Vallée's show was popular among the college crowd and he played to the interests of his audience on his show. So when he chose to sing a tune about a football star he dedicated it one of the heroes of the 1931 Rose Bowl, Alabama's All-American tackle Fred Sington.

The famed singer and the football star had met during the Crimson Tide's trip west courtesy of former Alabama standout, Johnny Mack Brown, who had starred on the squad in the 1920s but had gone west pursuing a film career in Hollywood.

The song "Football Freddy" was written by Edgar Leslie and Con Conrad in 1930 and due to Vallee's performance it became a hit. And, as a result, Sington's fame spread well beyond the football field.

Other performers committed the song to vinyl including Jack Purvis, Ted Wallace & his Campus Boys and the group Six Jumping Jacks whose version is probably the best known today.

Despite the interest the song sparked in Alabama's Sington, the tale told in "Football Freddy" wasn't exactly an autobiographical match. The lyrics focus far more on the player's romantic pursuits than his gridiron prowess. As one verse opines:
The women folks galore,
They know how he can score,
Especially when the lights are low
Football Freddy, rugged and tan.
Football Freddy, my collegiate man.
The tune also notes of Freddy; "he's not so good at school." That wasn't at all descriptive of the actual Fred Sington who was renowned for his academic excellence, as shown by his selection as a member of Phi Beta Kappa.

Friday, May 31, 2013

Bear Bryant at Vanderbilt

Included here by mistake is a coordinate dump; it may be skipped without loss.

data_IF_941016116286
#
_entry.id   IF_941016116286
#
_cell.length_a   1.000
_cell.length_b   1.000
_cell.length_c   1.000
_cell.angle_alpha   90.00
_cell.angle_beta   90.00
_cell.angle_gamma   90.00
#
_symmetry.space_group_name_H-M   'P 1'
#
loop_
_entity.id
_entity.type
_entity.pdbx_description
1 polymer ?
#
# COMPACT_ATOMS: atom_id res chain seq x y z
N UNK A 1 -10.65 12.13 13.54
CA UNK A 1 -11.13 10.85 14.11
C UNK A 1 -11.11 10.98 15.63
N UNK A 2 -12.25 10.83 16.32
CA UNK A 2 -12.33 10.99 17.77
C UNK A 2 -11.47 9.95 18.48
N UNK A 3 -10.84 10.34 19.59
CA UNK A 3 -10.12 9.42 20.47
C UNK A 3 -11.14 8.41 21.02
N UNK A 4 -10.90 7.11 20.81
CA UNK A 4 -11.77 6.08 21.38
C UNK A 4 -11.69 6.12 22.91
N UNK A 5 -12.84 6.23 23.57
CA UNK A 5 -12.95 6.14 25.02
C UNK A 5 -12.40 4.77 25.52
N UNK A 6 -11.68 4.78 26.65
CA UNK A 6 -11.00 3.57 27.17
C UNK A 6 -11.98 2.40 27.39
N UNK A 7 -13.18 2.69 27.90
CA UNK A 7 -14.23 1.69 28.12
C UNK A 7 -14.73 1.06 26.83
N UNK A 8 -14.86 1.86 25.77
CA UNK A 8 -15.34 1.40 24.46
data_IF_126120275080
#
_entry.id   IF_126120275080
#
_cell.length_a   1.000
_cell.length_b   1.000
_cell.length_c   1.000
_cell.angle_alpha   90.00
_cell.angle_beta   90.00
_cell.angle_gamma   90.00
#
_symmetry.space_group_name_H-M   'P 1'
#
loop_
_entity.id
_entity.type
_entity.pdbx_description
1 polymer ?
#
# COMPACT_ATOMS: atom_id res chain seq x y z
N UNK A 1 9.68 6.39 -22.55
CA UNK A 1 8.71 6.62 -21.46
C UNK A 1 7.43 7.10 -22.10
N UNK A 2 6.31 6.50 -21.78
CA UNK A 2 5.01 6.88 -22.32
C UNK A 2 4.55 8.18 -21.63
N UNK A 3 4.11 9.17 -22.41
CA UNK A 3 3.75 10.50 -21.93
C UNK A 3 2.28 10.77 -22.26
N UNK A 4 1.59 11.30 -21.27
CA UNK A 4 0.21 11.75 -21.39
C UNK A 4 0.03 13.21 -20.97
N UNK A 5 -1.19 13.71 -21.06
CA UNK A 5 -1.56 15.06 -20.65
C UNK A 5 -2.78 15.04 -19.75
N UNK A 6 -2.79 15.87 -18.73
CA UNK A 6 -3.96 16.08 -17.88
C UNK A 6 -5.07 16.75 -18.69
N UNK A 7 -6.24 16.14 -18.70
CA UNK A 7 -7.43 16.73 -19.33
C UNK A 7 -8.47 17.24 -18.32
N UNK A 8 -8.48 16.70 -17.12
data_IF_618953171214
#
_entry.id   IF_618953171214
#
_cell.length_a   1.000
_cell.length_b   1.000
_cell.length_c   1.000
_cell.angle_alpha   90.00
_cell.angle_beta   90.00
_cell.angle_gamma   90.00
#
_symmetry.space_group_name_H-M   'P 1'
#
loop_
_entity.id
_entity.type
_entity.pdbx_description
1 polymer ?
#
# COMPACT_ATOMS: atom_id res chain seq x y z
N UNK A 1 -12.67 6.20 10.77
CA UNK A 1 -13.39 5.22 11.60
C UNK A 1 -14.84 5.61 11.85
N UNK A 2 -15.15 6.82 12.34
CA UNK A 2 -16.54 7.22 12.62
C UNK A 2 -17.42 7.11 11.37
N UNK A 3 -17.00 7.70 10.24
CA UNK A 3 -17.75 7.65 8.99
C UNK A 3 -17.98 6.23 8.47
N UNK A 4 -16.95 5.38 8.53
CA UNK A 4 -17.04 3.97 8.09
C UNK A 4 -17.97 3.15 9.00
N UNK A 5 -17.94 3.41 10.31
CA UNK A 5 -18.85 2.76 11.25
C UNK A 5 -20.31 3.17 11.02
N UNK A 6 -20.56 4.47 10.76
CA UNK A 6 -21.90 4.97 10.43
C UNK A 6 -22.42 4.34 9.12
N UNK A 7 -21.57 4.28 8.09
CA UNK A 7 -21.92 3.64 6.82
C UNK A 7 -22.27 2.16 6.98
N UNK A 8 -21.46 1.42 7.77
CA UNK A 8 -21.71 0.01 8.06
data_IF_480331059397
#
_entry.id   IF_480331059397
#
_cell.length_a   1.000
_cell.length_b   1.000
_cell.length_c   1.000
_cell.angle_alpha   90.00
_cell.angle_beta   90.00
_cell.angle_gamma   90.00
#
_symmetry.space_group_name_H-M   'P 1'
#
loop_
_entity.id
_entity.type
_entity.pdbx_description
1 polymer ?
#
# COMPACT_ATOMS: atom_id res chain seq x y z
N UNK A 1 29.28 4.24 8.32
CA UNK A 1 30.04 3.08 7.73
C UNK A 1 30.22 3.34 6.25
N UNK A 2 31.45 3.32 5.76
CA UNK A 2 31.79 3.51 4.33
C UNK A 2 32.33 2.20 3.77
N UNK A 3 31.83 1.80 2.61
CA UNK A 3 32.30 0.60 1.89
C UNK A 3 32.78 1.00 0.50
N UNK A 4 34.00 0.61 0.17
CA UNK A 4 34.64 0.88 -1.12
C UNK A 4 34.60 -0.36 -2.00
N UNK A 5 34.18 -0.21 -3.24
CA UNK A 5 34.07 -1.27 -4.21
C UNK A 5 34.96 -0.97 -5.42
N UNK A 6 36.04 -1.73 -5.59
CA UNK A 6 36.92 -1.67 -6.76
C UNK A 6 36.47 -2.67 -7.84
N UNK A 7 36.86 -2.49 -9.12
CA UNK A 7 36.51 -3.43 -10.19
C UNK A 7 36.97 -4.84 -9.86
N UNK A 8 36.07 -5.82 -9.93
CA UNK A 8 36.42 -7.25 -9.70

Vanderbilt's 1940 coaching staff (l to r): Assistant Paul Bryant,
Head Coach Red Sanders, assistants H.E. Alley and Jim Scoggins.
Following the 1935 season, Alabama end Paul W. Bryant had finished his career as a collegiate athlete. That spring his coach, Frank Thomas, sent him to Union College in Jackson, Tennessee, in order to teach that staff the Notre Dame offense run by the Crimson Tide. It was the first coaching experience for Bryant and it was followed by an offer to join Thomas’ staff as an assistant.

After four years, Bryant had earned his bachelors degree at Alabama and began looking for other coaching opportunities. He applied for a place on Frank Howard’s staff at Clemson but before he got a reply, Red Sanders of Vanderbilt stopped by in Tuscaloosa and offered him a job on the Commodore’s staff as an offensive line coach.

Sanders had planned to offer the job to Mississippi State assistant Murray Warmath but a chance conversation with Nashville sportswriter Fred Russell convinced him to take a chance on the protegee of Alabama's Thomas.

Sanders was in his first year with the Commodores. His predecessor, J. Ray Morrison, had been unable to keep the Vanderbilt program at the lofty heights it enjoyed under Dan McGugin. The first season under Sanders wasn't expected to be a dramatic change but it started off auspiciously enough with a 19-0 pasting of Washington & Lee.

The second contest was a hard fought 6-7 loss to Princeton in New Jersey and by the end of it the Commodore squad had been severely diminished by injuries. Set to play a mediocre Kentucky team at home in Nashville the following week, bettors were favoring the Wildcats. The odds got longer when Sanders took ill with appendicitis the Thursday before the game. With the head coach in the hospital, the top assistant took over his coaching duties.